Hell, the hash produced under the field will be completely different from the one produced when you just add
o and make it
If you change even a single pixel in an image that's full-HD in resolution and hash it, that hash will also be completely different from the original one. This means that even the smallest change will produce dramatically different hashes, making changes very easy to detect.
Without going into shards too much, it's reasonably accurate to consider them data on which we execute certain operations (like moving balances of tokens around, or shifting non fungible token ownership). Shards are the blockchain's "hard drive". Every once in a while when a shard's total data changes (i.e. even if just one of 1 million accounts changes balance), a new hash is generated from this new state which is then checkpointed (attested) on the beacon chain. In other words, whenever a shard's data changes, that change is reported to the beacon chain by validators as having happened. This lets shards track each other's changes through the beacon chain, enabling async (non-real-time) communication between them. Why this is important and what other problems this brings up will be explained in the Two Point Oh: Sharding post.
This is where the beacon in beacon chain comes from. Like a lighthouse in a foggy port, the beacon is there to help everyone find each other - all shards communicate through it, all nodes talk through it and collaborate on building the chain.
Beacon Nodes and Validator Clients
By now you may be wondering how mining and validations nodes fit into all this and whether their terminology changes as well. The answer is: yes 😱
There are two main types of "nodes" you need to be aware of now, each with its set of subtypes which we will not cover here.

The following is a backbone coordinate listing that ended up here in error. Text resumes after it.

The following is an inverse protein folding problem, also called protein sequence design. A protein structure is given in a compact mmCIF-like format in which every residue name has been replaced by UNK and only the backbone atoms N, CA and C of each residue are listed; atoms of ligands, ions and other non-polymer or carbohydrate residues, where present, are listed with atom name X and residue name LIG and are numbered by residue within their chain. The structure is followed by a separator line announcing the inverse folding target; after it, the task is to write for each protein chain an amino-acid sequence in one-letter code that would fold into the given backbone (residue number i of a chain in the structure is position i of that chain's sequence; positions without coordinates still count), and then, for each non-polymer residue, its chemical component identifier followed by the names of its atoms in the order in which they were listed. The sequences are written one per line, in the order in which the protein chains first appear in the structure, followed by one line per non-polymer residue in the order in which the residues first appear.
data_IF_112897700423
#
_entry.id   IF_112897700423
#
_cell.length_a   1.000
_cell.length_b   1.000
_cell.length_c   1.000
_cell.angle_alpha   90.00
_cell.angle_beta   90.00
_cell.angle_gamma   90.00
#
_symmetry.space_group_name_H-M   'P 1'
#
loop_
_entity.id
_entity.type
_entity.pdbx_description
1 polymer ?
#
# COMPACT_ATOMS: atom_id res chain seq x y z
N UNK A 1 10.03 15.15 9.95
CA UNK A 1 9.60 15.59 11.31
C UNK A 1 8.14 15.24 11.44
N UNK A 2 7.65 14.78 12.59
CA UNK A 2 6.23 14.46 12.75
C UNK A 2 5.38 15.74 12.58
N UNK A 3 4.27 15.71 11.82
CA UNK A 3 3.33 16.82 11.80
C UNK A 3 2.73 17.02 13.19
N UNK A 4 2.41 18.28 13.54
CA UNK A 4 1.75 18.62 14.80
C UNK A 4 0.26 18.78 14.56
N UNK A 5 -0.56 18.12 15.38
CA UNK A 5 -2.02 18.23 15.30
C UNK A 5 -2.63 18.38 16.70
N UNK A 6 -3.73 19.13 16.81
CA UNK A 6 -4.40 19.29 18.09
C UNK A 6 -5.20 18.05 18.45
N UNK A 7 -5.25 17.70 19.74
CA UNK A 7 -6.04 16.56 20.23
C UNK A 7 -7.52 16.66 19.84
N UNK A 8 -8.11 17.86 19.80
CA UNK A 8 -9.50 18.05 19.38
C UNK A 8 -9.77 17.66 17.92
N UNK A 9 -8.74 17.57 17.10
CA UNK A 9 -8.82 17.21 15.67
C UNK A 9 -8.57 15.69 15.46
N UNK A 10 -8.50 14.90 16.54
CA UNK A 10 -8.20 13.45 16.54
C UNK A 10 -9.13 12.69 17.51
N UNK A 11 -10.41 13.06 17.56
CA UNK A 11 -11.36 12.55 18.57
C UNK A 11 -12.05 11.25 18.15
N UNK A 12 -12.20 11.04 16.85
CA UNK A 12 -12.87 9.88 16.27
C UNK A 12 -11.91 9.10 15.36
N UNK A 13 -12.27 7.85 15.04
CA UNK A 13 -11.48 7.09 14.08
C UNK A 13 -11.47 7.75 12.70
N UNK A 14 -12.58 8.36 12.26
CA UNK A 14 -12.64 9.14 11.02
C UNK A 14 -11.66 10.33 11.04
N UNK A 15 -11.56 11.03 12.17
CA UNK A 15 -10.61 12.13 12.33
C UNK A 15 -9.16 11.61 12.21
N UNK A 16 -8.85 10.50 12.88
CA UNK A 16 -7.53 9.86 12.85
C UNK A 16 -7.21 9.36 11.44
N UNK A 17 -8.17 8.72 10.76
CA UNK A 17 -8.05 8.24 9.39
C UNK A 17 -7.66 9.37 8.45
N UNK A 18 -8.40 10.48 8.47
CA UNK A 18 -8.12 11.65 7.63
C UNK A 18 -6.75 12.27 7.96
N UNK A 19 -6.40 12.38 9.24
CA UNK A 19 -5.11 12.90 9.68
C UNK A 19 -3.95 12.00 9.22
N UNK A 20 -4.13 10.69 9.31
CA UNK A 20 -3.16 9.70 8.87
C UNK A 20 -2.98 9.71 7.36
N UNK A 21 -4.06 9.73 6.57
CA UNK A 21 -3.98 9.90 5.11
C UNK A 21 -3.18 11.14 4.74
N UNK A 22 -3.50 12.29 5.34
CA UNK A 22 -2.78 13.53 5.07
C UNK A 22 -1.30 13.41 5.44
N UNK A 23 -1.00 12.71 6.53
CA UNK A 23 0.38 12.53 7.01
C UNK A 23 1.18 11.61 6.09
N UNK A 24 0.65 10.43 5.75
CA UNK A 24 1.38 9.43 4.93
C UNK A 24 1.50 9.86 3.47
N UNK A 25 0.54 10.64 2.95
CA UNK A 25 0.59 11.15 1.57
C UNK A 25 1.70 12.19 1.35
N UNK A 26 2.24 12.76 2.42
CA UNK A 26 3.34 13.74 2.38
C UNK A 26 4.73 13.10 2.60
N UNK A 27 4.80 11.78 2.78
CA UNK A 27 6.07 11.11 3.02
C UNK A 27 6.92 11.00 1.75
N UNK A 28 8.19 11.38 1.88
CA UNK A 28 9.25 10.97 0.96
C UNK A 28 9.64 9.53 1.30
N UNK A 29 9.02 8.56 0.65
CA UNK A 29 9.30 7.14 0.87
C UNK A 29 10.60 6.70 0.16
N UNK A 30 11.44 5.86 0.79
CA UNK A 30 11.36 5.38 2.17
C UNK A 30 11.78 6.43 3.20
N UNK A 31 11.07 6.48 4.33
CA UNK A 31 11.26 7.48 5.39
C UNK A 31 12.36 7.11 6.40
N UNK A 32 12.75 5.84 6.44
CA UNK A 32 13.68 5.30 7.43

Beacon nodes are in charge of validating validators, aggregating signatures (i.e. many validators submit many keys and processing them individually would take ages, so we're looking into processing many of them at once), grabbing the necessary data with which to build new blocks and passing it on for validation to Validators. Beacon nodes are equivalent to miners in the current system in that they're heavier on the resources and will need to be run on non-trivial hardware. In terms of incentive for running the nodes, however, that's still a hotly debated and somewhat controversial issue.
Validator Clients on the other hand can (in theory) be extremely lightweight bits of software like what we're building at Nimbus. They're programs the only function of which is to remain connected to the internet and to keep staking your Ether in the system (a persistent connection is required because a validator needs to sign their attestation and send it back to the network when requested). The Validator clients build the blocks from the data provided by the beacon nodes and send them back to the network. The Validator clients also suffer the consequences if they misbehave or go offline - it is there that the slashing (i.e. reduction of stake) happens. While you may be expecting to validate from something like a smartphone, that's probably not going to happen - the battery would die instantly due to the needed bandwidth (constant communication with the network) and too frequent read/write operations on the phone's hard drive.